This paper reviews six recent studies of the potential for energy efficiency improvement in the U.S. It develops a standard by which the methodologies and results of these and other similar studies can be better compared and understood. Emphasis is placed on the quality and comprehensiveness of the technology data sources the studies use as inputs, and on the assumptions made and methodologies used to project the savings which might result from an adoption of these technologies. In particular, important modeling assumptions regarding economic and demographic trends are identified, as are the parameters which determine the adoption rate of new energy efficient technologies, and the methodologies used to compare their cost-effectiveness.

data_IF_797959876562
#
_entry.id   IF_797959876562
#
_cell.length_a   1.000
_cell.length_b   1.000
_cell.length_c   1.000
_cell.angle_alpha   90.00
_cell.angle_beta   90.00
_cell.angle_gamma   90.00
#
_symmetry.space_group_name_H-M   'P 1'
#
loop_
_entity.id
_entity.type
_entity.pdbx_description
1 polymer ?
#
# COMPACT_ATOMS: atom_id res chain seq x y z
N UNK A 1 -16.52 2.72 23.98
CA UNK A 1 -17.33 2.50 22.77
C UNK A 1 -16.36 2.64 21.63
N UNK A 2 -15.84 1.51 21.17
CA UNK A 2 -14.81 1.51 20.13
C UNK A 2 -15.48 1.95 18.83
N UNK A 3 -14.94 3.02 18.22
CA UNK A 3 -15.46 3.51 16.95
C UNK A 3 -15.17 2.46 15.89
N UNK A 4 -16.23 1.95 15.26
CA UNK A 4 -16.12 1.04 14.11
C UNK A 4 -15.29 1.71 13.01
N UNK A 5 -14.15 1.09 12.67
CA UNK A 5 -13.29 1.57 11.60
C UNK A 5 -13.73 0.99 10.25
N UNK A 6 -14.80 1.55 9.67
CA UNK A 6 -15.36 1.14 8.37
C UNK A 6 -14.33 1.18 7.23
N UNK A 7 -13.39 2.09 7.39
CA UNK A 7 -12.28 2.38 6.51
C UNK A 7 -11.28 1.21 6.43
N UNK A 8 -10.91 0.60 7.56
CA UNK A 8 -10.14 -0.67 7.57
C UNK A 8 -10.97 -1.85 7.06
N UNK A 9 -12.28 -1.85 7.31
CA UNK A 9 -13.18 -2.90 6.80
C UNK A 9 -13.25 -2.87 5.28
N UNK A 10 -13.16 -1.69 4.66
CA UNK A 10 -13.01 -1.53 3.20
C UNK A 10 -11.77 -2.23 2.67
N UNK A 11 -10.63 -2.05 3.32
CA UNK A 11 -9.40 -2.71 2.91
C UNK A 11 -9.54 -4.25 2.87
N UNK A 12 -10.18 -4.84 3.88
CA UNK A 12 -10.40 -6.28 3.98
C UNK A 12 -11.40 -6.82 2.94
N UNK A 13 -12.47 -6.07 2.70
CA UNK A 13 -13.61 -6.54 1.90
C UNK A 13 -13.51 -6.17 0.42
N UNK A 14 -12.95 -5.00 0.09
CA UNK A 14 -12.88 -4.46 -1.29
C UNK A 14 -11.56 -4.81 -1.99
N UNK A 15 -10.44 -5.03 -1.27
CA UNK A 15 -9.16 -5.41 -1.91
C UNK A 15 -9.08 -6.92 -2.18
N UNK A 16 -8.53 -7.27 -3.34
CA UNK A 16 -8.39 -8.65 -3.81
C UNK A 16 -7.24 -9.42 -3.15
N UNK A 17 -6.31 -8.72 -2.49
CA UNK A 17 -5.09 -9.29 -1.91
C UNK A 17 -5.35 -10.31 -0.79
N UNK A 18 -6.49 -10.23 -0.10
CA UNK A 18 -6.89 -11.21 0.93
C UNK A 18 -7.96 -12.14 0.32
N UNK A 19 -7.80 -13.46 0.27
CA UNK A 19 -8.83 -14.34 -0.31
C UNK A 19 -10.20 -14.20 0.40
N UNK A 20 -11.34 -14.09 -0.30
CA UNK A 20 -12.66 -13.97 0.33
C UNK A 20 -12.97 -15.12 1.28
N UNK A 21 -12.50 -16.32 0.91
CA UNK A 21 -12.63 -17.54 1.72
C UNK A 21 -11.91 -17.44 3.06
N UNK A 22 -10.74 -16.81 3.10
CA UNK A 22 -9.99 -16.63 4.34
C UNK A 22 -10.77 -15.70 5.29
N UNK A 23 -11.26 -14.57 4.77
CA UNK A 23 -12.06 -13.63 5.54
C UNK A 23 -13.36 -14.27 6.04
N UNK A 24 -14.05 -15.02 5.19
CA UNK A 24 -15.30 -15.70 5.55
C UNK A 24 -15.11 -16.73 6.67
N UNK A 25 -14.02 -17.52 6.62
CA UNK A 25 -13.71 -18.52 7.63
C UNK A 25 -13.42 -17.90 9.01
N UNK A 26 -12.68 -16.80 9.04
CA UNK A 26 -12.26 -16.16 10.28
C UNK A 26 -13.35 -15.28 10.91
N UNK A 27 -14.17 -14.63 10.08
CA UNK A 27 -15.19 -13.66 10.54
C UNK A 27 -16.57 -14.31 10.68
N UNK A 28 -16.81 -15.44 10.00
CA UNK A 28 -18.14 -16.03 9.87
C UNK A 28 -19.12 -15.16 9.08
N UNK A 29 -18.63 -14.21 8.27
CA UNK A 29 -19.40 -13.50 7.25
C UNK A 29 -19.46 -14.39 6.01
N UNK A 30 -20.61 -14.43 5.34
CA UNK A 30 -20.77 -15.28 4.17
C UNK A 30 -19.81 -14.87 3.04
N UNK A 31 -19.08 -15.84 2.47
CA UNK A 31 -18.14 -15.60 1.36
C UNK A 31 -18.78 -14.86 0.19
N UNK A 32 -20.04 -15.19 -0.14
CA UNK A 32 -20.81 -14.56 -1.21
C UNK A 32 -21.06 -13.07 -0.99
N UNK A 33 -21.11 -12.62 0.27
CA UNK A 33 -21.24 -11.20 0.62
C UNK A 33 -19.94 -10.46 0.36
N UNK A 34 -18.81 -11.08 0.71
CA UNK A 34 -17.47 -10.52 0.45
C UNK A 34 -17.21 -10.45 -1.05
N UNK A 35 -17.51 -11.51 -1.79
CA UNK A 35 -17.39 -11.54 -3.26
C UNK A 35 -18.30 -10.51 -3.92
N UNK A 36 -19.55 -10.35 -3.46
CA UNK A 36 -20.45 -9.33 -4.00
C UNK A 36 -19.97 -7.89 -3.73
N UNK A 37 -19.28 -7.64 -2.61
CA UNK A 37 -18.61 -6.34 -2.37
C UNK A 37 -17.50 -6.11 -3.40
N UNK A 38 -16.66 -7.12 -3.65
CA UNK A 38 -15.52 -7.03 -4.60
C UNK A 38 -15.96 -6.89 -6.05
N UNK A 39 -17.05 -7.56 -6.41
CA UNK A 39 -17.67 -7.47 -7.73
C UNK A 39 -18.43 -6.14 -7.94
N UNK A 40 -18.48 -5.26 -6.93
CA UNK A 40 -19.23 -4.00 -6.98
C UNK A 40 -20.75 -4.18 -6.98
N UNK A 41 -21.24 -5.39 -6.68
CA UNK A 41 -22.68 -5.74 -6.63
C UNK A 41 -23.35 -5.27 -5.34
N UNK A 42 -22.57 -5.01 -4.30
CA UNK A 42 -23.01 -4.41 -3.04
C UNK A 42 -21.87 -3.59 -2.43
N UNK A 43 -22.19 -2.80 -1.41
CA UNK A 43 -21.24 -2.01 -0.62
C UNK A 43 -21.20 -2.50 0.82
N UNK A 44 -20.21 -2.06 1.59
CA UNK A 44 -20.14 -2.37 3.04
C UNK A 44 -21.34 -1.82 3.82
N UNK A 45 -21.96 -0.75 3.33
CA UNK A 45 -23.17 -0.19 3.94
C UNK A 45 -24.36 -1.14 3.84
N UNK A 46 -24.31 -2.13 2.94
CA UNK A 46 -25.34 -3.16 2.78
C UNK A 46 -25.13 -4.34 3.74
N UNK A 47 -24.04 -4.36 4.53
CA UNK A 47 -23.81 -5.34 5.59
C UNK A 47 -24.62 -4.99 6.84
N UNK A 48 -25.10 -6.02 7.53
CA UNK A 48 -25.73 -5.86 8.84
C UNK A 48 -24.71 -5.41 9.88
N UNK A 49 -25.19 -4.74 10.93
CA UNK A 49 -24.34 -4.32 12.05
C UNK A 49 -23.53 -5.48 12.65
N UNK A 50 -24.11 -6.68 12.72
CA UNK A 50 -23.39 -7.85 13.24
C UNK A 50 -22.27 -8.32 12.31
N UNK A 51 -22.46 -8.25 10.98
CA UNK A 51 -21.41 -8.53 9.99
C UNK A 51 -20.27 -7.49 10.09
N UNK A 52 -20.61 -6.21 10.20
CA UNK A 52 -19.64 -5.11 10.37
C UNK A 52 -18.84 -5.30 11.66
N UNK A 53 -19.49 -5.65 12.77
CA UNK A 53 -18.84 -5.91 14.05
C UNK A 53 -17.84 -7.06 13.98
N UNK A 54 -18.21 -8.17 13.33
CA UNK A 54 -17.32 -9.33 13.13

An important and often underemphasized aspect of most studies of energy efficiency improvement potential is found to be their assumptions of ideal market conditions for the adoption of energy efficient technologies. Authors of these studies commonly assume that social discount rate financing, as well as all necessary information, hardware and installation expertise, is available for the energy efficient improvements they consider. As a result, the studies identify an upper bound on achievable efficiency improvement potential, which could only be realized through large scale policy initiatives. Future studies of the likely cost and benefit of specific policy alternatives will be necessary to determine what portion of this total potential should ideally be targeted for attainment